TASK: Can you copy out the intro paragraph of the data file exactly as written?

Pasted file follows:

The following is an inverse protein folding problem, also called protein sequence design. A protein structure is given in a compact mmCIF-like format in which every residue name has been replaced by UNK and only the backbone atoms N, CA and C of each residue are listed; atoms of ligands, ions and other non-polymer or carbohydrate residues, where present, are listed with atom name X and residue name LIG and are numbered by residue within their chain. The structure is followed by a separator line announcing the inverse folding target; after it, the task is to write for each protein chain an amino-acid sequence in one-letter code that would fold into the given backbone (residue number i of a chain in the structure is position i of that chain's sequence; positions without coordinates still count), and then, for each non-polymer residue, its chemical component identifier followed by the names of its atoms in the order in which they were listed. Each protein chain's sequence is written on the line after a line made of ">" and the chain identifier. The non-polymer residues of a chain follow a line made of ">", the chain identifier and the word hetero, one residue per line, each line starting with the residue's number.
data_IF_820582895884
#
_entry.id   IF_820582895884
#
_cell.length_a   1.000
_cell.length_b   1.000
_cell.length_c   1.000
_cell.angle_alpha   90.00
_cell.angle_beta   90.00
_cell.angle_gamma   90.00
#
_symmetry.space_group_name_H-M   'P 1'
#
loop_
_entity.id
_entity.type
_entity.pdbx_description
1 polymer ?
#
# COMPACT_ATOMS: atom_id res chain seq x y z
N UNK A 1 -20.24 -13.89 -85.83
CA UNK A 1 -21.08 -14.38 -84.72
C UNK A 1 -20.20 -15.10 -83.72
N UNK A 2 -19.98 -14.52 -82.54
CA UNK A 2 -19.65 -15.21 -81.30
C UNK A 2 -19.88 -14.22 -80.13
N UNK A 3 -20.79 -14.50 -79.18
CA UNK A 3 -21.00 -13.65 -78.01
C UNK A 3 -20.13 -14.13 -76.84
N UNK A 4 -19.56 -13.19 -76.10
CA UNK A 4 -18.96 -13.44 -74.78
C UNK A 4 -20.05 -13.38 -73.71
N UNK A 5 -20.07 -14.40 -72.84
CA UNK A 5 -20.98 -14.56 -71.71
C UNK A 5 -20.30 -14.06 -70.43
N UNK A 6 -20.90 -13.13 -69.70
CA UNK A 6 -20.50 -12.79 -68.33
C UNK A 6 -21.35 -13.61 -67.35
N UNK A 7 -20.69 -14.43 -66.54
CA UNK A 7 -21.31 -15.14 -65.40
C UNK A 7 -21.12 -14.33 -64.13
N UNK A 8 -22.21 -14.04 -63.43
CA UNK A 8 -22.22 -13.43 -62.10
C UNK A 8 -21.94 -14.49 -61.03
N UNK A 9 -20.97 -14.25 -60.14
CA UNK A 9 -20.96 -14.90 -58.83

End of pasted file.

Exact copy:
The following is an inverse protein folding problem, also called protein sequence design. A protein structure is given in a compact mmCIF-like format in which every residue name has been replaced by UNK and only the backbone atoms N, CA and C of each residue are listed; atoms of ligands, ions and other non-polymer or carbohydrate residues, where present, are listed with atom name X and residue name LIG and are numbered by residue within their chain. The structure is followed by a separator line announcing the inverse folding target; after it, the task is to write for each protein chain an amino-acid sequence in one-letter code that would fold into the given backbone (residue number i of a chain in the structure is position i of that chain's sequence; positions without coordinates still count), and then, for each non-polymer residue, its chemical component identifier followed by the names of its atoms in the order in which they were listed. Each protein chain's sequence is written on the line after a line made of ">" and the chain identifier. The non-polymer residues of a chain follow a line made of ">", the chain identifier and the word hetero, one residue per line, each line starting with the residue's number.